The Norman Conquest didnt change ordinary peoples lives very much

By unknown seamsters, Public Domain,

When William the Conqueror won the Battle of Hastings, he became King of England in 1066. This changed the political landscape of Europe and the course of world history. For the English aristocracy and religious leaders, the world turned upside down as William replaced them with his handpicked Normans. But what was it like for ordinary people in England? A recent study suggests that, for them, not much changed under the new regime.

We usually see the Norman Conquest from the lofty and often perilous view of nobility and clergy. The roughly 2 million (based on a 1086 census) ordinary people who lived through the upheaval left behind no written records to tell us how they felt or what they experienced. To understand what their lives were like during the Norman Conquest and the years of political, economic, and social upheaval in its wake, archaeologists have to turn to other kinds of evidence.

For the new study, Elizabeth Craig-Atkins (University of Sheffield), Richard Madgwick (Cardiff University), and their colleagues cobbled together part of the story from the bones and teeth of medieval Britons, as well as animal remains and microscopic residues left behind in cooking pottery. Together, those lines of evidence revealed what—and how well—people ate in the years on either side of the Norman Conquest. The results suggest that food supplies got a bit scarce during the conquest and the sporadic fighting that followed, but some aspects of life didnt change much in its wake.

“Despite the huge political and economic changes that were happening, our analysis suggests the conquest may have had a limited impact on most peoples diet and health,” said Craig-Atkins.

Kings come and go; cabbage is forever

If you want to know about ancient peoples lives, sometimes its best to go straight to the source. So Craig-Atkins and her colleagues examined bones from 36 people who lived around Oxford in the centuries before and after the Norman Conquest, from 900 to 1300 CE.

Malnutrition sometimes reaches right down to the bone: in children who dont get enough vitamin D over a long period of time, growing bones are weak and bend into abnormal shapes, a condition called rickets. Left untreated, scurvy, the vitamin C deficiency that plagued sailors for centuries, can eventually cause osteoporosis in some places and unusual bone growth in others. Iron deficiency anemia can make the bones around the eye socket porous and fragile.

Of course, diseases of malnutrition dont always leave a signature on their victims skeletons. Bones tend to reveal only the most severe, long-term cases. A bad winter probably wont leave you with bone lesions from scurvy, but a bad several years might. Possibly for this reason, skeletal signs of diseases like scurvy and rickets were rare in people from early medieval Oxford, both before and after 1066. That suggests the general lot of English commoners didnt get much better or much worse after William the Conqueror landed on the British coast, at least from the standpoint of putting food on the table.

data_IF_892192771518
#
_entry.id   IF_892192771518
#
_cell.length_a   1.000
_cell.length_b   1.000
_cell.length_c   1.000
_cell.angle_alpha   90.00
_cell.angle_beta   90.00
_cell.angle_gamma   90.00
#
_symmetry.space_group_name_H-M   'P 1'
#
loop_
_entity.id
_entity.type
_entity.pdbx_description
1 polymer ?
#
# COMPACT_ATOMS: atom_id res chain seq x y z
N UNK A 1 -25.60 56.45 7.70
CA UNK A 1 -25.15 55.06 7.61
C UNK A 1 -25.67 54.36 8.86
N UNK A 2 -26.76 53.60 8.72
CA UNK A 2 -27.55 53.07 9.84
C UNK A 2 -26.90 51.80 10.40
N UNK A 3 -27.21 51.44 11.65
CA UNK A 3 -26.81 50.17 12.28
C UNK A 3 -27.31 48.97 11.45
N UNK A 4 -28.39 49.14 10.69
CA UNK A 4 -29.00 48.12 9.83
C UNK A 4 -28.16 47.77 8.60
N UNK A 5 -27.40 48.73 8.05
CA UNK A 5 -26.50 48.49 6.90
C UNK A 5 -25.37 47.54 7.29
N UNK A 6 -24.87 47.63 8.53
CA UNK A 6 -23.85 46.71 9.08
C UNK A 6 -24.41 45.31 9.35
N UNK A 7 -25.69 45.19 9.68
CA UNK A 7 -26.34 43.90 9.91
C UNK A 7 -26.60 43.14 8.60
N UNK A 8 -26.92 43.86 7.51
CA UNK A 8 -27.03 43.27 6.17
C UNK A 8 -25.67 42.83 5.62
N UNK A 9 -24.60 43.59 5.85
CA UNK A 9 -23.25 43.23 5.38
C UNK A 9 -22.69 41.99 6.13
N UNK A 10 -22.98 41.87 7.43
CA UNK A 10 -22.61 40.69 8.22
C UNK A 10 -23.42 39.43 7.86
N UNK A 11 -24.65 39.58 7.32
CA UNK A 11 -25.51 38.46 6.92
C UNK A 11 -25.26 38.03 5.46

That, in turn, means that people probably werent dealing with economic depression, displacement from their homes, or the other social, economic, and political disasters that can make it hard to get enough food. In other words, the common people may have been a lot more secure than English nobles and clergy during the late 11th century.

But many people probably felt a short pinch. Craig-Atkins and her colleagues found evidence for that in the teeth of people who had been young children during the transition to Norman rule. Even a short period of malnutrition or serious illness can disrupt the development of a childs teeth; the layer of enamel that gets laid down during that disruption is thinner than normal, causing whats known as a linear enamel hypoplasia. Its presence suggests some sort-term fluctuations occurred in the English food supply, which apparently improved once things stabilized.

“There is certainly evidence that people experienced periods where food was scarce,” said Craig-Atkins. “But following this, intensification in farming meant people generally had a more steady food supply and consistent diet.”

Bringing home more bacon, less dairy

A closer look—zoomed in to the molecular level—of the medieval skeletons shed some light on those eating habits. For example, nitrogen-15 tends to get passed along from plants to grazers to predators more than the lighter isotope nitrogen-14, so the relative amounts of those two isotopes in a persons bones can suggest how much of their diet came from meat rather than plants.

Stable isotope ratios in the bones of people living in medieval Oxford suggested that peoples diets included meat and vegetables in about the same proportions after the conquest as before it. That means the standard medieval English diet of grains, vegetables like cabbage, and meats like beef and mutton probably didnt change much—either in its content or in the portion sizes in the average trencher. But Craig-Atkins and her colleagues suggest the conquest may have wrought some more subtle changes to Englands agriculture and thus to peoples diets.

Other than bone, theres no more candid glimpse into a persons daily life than their dirty dishes, even a thousand years or more after the fact. Fatty acids preserved in the clay can help archaeologists tell whether a pot contained milk, fermented dairy products, or meat, and whether that food came from sheep, pigs, or cattle. When CraiRead More – Source

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